Friday, October 30, 2009

Little helps

Mother Teresa supposedly said, "We can do no great things, only small things with great love." Of course, she proved herself wrong, but she could not imagine what an example she would set for the rest of us.

Then there is the example of Jesus. "Be perfect, just as my heavenly Father [and I] is[/are] perfect." Yes, that's in the Bible, with my brackets added. Jesus exhausted himself trying to minister to people. Hardly got any sleep, didn't eat much, got up at all hours to pray, and the like. He even got a little gripey a few times, no doubt due to his human body just not being able to handle the strain. And the result? Died a martyr at about 33 years of age, after an anguished, sleepless night and just three years of ministry. Thanks a lot, Jesus! You are a really hard act to follow.

Although, in terms of ratio of lifespan spent in ministry, his was about 1/11 -- one year of every 11 lived. The rest of time he was growing in wisdom and knowledge.

Then there is the Buddha. I was reading an interesting history of Buddhism online (actually, I ran across it while I was blogging here and trying to rapidly, painlessly decrease my ignorance level of Buddhism). It said that when the Buddha became enlightened, he thought to himself, these things I have learned cannot possibly be expressed in words, and no one will understand, even if I tried to explain. I think he was exactly right! So he decided to spend the rest of his life sitting under a tree in his perfectly enlightened state.

And I guess it would have all ended there, except that some Hindu god beamed down and told the Buddha he had to teach others what he had learned.So the Buddha attempted to do so. His first attempt was to tell another person who was also working on enlightenment that he, Buddha, was now perfectly enlightened. While this was a true statement, it did not go over so well with the not-quite-enlightened one, who had noticed that the Buddha had not been toeing the line of complete self-denial just prior to the time when he went off and got enlightened. So perfect truth, while true, is not always wise. I guess.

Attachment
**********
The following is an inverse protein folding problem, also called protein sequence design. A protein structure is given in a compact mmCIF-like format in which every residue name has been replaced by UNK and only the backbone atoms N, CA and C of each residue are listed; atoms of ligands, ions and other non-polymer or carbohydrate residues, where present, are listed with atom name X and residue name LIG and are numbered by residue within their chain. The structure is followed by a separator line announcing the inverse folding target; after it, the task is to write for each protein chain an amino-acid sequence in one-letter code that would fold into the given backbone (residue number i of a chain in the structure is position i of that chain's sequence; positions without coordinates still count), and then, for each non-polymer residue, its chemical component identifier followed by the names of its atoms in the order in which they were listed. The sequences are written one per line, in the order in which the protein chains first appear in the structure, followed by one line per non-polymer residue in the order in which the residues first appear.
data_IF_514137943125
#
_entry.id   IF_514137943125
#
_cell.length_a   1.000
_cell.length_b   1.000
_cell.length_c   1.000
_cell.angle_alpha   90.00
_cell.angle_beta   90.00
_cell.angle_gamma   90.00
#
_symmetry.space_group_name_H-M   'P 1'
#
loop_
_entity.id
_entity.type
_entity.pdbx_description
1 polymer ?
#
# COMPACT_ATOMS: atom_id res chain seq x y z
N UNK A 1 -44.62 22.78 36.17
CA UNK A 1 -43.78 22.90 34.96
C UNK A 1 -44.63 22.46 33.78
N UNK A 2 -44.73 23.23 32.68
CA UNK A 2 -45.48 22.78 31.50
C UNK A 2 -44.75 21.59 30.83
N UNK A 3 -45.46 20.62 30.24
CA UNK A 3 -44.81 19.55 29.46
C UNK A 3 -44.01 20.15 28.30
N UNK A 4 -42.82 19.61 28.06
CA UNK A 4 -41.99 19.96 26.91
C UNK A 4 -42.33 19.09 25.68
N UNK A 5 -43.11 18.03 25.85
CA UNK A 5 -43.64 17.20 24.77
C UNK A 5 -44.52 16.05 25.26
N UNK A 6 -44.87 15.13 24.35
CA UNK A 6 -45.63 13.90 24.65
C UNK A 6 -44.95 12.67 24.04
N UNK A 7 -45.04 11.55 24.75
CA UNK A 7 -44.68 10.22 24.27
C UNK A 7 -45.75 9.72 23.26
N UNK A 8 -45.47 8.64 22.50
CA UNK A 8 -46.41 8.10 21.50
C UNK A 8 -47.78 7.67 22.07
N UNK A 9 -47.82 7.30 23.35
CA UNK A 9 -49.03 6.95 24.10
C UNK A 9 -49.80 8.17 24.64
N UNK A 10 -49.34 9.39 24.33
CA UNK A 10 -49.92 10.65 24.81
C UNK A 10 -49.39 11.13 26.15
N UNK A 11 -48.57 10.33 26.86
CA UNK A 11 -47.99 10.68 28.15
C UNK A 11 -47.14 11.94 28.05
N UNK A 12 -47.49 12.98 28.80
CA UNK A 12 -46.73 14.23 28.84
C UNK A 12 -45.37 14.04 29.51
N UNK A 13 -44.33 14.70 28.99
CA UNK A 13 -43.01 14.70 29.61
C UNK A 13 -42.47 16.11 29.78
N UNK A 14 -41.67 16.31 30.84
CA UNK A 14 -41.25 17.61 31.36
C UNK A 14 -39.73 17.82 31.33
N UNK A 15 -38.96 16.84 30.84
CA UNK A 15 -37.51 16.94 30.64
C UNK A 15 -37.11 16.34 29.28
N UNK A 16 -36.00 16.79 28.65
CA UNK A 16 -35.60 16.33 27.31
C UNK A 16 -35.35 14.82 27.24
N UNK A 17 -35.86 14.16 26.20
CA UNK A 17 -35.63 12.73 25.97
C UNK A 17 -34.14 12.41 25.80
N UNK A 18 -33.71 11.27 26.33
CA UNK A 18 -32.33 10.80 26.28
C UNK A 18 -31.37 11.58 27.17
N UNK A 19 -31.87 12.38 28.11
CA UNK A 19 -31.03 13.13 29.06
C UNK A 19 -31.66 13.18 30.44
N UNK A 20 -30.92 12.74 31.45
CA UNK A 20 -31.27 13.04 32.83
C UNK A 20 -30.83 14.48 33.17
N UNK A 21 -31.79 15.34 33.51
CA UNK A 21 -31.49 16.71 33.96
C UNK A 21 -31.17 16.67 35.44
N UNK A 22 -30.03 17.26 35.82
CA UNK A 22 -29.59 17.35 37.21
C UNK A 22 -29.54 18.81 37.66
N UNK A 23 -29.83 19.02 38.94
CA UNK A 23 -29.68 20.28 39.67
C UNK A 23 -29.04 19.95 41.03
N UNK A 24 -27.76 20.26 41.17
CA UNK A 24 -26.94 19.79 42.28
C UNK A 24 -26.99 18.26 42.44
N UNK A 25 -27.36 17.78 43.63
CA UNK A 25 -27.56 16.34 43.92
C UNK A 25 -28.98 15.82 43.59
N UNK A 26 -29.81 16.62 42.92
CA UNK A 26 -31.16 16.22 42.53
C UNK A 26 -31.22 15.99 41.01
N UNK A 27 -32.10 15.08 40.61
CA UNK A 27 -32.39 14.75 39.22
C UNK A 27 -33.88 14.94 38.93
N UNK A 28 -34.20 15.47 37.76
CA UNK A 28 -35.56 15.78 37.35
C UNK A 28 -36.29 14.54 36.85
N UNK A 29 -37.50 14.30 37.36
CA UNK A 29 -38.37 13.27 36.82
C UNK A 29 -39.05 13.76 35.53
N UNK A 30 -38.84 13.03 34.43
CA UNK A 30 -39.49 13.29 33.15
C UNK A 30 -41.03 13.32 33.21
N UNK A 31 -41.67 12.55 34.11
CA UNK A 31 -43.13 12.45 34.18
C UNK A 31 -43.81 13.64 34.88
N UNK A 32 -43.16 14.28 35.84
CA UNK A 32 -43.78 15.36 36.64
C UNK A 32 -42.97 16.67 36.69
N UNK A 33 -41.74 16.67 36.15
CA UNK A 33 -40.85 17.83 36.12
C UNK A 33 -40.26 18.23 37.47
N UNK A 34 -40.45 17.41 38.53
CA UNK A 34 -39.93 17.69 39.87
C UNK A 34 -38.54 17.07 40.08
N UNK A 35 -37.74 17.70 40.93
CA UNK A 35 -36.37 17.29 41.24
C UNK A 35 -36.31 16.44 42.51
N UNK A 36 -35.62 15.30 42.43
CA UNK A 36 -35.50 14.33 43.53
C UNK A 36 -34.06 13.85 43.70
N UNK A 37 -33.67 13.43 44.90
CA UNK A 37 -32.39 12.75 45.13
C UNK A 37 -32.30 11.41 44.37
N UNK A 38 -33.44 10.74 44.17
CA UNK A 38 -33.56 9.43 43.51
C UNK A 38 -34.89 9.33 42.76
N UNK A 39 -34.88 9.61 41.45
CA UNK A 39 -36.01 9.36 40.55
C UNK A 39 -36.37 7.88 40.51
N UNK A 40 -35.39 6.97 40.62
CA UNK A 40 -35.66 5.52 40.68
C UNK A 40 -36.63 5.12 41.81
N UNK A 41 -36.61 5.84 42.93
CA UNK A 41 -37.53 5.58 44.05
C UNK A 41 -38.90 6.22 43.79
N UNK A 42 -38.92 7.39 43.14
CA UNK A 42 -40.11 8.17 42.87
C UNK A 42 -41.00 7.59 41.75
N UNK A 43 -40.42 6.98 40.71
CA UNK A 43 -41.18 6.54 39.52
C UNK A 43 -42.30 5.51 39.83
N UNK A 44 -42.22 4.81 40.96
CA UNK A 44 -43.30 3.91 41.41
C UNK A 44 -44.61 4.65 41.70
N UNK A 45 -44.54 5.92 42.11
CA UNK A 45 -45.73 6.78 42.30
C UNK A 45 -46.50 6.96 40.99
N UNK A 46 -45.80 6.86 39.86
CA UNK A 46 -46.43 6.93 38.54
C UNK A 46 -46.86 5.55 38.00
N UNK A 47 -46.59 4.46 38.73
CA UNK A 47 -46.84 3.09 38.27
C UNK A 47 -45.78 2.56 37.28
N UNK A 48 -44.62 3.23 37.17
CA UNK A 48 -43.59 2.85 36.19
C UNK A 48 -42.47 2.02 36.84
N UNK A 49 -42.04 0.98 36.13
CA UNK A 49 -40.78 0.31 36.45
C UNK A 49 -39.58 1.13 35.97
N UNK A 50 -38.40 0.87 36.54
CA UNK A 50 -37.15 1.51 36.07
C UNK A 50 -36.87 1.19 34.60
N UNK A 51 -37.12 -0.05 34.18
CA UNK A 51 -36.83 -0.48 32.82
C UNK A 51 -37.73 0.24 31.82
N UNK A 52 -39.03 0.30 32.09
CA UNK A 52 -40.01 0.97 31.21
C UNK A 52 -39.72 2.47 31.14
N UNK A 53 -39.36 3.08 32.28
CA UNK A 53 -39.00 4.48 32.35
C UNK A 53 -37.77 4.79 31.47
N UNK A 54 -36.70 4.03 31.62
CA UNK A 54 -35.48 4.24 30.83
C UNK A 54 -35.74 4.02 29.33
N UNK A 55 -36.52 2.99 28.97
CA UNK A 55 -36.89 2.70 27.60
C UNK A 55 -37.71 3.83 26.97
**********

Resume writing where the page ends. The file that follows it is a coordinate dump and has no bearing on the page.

But I guess the Buddha got better with getting his message out, and does have several million followers. Nothing like Christianity, mind you, but he didn't have anything like the Great Commission in his message (go out and make disciples of all nations ...).

So, who should I emulate? I really feel more like sitting under that tree than going out and ministering to a bunch of difficult people with all their problems. I don't literally want to sit under a tree -- I'm not that enlightened! -- but I would like to live my life and not have to worry too much about how everyone else is doing.

What I intended to say in today's post is that there are small ways to help that are still meaningful. Since most of us do worry, at least a little, about the suffering of other people and our world.

Maybe one of the very best small ways to help is to act in a loving manner toward others, as often as possible ... always, if that is possible. And remember: All things are possible with God. Love everything that has breath, and everything that lives, and everything else.

Since I have a major concern about the condition of the world, I help recycle at the two places where I work. I have recycled a whole lot of paper that would have gone into the dumpster in a rural town where there is no recycling. I also recycle the paper at my other workplace. We also recycle in our house, though we have not been able to give up on paper products, just reduce the amount that we depend on them.